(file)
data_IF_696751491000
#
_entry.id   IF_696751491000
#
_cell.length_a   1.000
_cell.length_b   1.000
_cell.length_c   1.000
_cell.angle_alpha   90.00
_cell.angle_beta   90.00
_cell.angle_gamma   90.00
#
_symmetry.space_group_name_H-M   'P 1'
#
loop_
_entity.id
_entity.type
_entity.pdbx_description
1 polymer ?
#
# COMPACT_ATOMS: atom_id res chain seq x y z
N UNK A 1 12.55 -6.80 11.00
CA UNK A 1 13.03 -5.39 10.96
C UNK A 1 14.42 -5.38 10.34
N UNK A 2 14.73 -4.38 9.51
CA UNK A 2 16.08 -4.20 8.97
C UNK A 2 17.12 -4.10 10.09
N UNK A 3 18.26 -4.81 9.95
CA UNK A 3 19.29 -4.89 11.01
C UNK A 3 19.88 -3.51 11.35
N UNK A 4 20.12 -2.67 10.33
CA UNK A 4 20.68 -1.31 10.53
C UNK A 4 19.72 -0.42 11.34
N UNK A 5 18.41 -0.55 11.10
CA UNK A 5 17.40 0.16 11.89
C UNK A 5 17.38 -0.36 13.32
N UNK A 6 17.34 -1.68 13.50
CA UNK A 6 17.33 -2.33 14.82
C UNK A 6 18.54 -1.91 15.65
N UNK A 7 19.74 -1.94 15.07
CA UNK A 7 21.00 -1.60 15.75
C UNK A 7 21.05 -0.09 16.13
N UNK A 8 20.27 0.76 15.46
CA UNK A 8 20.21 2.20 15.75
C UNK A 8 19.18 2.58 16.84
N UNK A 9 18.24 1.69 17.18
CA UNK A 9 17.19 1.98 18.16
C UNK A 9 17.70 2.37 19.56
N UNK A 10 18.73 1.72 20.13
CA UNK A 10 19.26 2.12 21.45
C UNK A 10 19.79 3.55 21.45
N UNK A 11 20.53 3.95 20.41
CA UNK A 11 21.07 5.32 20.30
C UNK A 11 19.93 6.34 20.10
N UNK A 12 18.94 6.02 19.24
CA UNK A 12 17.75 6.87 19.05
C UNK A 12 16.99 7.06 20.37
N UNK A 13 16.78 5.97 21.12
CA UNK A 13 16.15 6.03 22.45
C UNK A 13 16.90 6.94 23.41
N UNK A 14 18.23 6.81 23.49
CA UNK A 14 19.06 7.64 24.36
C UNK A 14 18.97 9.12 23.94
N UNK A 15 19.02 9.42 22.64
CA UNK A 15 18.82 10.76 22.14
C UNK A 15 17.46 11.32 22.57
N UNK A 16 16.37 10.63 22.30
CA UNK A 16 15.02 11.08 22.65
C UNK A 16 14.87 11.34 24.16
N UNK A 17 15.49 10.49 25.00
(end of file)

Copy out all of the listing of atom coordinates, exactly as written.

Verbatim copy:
data_IF_696751491000
#
_entry.id   IF_696751491000
#
_cell.length_a   1.000
_cell.length_b   1.000
_cell.length_c   1.000
_cell.angle_alpha   90.00
_cell.angle_beta   90.00
_cell.angle_gamma   90.00
#
_symmetry.space_group_name_H-M   'P 1'
#
loop_
_entity.id
_entity.type
_entity.pdbx_description
1 polymer ?
#
# COMPACT_ATOMS: atom_id res chain seq x y z
N UNK A 1 12.55 -6.80 11.00
CA UNK A 1 13.03 -5.39 10.96
C UNK A 1 14.42 -5.38 10.34
N UNK A 2 14.73 -4.38 9.51
CA UNK A 2 16.08 -4.20 8.97
C UNK A 2 17.12 -4.10 10.09
N UNK A 3 18.26 -4.81 9.95
CA UNK A 3 19.29 -4.89 11.01
C UNK A 3 19.88 -3.51 11.35
N UNK A 4 20.12 -2.67 10.33
CA UNK A 4 20.68 -1.31 10.53
C UNK A 4 19.72 -0.42 11.34
N UNK A 5 18.41 -0.55 11.10
CA UNK A 5 17.40 0.16 11.89
C UNK A 5 17.38 -0.36 13.32
N UNK A 6 17.34 -1.68 13.50
CA UNK A 6 17.33 -2.33 14.82
C UNK A 6 18.54 -1.91 15.65
N UNK A 7 19.74 -1.94 15.07
CA UNK A 7 21.00 -1.60 15.75
C UNK A 7 21.05 -0.09 16.13
N UNK A 8 20.27 0.76 15.46
CA UNK A 8 20.21 2.20 15.75
C UNK A 8 19.18 2.58 16.84
N UNK A 9 18.24 1.69 17.18
CA UNK A 9 17.19 1.98 18.16
C UNK A 9 17.70 2.37 19.56
N UNK A 10 18.73 1.72 20.13
CA UNK A 10 19.26 2.12 21.45
C UNK A 10 19.79 3.55 21.45
N UNK A 11 20.53 3.95 20.41
CA UNK A 11 21.07 5.32 20.30
C UNK A 11 19.93 6.34 20.10
N UNK A 12 18.94 6.02 19.24
CA UNK A 12 17.75 6.87 19.05
C UNK A 12 16.99 7.06 20.37
N UNK A 13 16.78 5.97 21.12
CA UNK A 13 16.15 6.03 22.45
C UNK A 13 16.90 6.94 23.41
N UNK A 14 18.23 6.81 23.49
CA UNK A 14 19.06 7.64 24.36
C UNK A 14 18.97 9.12 23.94
N UNK A 15 19.02 9.42 22.64
CA UNK A 15 18.82 10.76 22.14
C UNK A 15 17.46 11.32 22.57
N UNK A 16 16.37 10.63 22.30
CA UNK A 16 15.02 11.08 22.65
C UNK A 16 14.87 11.34 24.16
N UNK A 17 15.49 10.49 25.00